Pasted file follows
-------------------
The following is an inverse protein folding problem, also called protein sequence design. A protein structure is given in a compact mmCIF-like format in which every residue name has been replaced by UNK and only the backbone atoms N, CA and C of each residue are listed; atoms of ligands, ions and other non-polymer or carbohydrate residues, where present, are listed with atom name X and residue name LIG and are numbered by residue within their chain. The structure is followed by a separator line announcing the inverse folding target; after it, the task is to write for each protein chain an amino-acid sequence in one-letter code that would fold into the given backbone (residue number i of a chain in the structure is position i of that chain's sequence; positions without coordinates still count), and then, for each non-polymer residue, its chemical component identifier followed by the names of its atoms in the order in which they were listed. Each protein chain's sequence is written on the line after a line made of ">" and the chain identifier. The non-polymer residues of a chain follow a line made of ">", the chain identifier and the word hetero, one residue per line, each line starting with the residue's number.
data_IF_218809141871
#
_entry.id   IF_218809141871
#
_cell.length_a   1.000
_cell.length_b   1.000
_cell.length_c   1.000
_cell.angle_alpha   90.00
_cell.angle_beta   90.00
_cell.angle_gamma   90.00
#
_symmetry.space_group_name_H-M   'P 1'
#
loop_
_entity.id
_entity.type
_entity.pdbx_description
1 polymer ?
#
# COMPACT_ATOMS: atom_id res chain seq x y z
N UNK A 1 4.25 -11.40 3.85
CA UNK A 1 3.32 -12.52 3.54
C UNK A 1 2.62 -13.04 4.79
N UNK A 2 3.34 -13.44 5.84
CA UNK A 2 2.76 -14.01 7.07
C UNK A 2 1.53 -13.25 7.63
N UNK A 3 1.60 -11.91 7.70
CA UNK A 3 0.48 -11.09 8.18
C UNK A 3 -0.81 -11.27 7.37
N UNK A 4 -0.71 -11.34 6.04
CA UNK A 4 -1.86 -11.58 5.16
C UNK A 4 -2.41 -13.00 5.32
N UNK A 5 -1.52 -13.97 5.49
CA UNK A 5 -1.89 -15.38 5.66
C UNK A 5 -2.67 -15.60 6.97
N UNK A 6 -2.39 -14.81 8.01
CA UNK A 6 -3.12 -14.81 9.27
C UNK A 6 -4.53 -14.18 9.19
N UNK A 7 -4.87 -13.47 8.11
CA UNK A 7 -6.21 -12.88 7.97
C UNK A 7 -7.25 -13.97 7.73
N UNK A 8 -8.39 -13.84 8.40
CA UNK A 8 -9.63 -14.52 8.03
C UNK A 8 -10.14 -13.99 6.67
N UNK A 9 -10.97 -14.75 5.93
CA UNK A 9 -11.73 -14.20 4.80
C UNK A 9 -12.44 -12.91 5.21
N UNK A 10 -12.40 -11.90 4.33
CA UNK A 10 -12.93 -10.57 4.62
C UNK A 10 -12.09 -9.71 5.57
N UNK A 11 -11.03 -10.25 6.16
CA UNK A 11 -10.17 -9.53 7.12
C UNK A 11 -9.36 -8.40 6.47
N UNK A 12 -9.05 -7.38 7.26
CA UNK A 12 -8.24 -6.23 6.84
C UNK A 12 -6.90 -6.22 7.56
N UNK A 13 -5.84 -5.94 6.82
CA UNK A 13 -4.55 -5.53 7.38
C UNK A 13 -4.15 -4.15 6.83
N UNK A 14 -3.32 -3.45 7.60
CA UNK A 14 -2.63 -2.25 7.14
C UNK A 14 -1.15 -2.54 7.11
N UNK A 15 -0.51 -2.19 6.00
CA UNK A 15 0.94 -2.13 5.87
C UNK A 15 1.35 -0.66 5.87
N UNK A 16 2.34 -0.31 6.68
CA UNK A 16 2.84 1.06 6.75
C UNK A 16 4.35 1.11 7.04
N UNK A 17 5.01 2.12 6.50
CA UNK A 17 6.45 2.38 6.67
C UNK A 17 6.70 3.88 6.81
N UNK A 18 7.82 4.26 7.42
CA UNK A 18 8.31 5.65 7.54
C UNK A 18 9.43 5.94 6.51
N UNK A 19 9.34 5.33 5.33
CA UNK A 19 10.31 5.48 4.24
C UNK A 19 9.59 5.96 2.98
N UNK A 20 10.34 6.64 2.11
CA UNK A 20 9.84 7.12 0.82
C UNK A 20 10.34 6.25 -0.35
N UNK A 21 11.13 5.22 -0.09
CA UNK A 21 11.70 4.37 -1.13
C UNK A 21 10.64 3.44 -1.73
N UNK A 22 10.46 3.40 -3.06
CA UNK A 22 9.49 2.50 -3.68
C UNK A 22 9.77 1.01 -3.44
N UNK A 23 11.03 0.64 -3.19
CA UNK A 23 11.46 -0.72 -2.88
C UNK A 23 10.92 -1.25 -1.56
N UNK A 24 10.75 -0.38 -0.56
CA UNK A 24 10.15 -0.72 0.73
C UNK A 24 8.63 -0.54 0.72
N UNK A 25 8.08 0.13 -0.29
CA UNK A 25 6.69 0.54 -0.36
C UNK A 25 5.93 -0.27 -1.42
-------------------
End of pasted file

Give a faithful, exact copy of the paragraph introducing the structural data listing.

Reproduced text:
The following is an inverse protein folding problem, also called protein sequence design. A protein structure is given in a compact mmCIF-like format in which every residue name has been replaced by UNK and only the backbone atoms N, CA and C of each residue are listed; atoms of ligands, ions and other non-polymer or carbohydrate residues, where present, are listed with atom name X and residue name LIG and are numbered by residue within their chain. The structure is followed by a separator line announcing the inverse folding target; after it, the task is to write for each protein chain an amino-acid sequence in one-letter code that would fold into the given backbone (residue number i of a chain in the structure is position i of that chain's sequence; positions without coordinates still count), and then, for each non-polymer residue, its chemical component identifier followed by the names of its atoms in the order in which they were listed. Each protein chain's sequence is written on the line after a line made of ">" and the chain identifier. The non-polymer residues of a chain follow a line made of ">", the chain identifier and the word hetero, one residue per line, each line starting with the residue's number.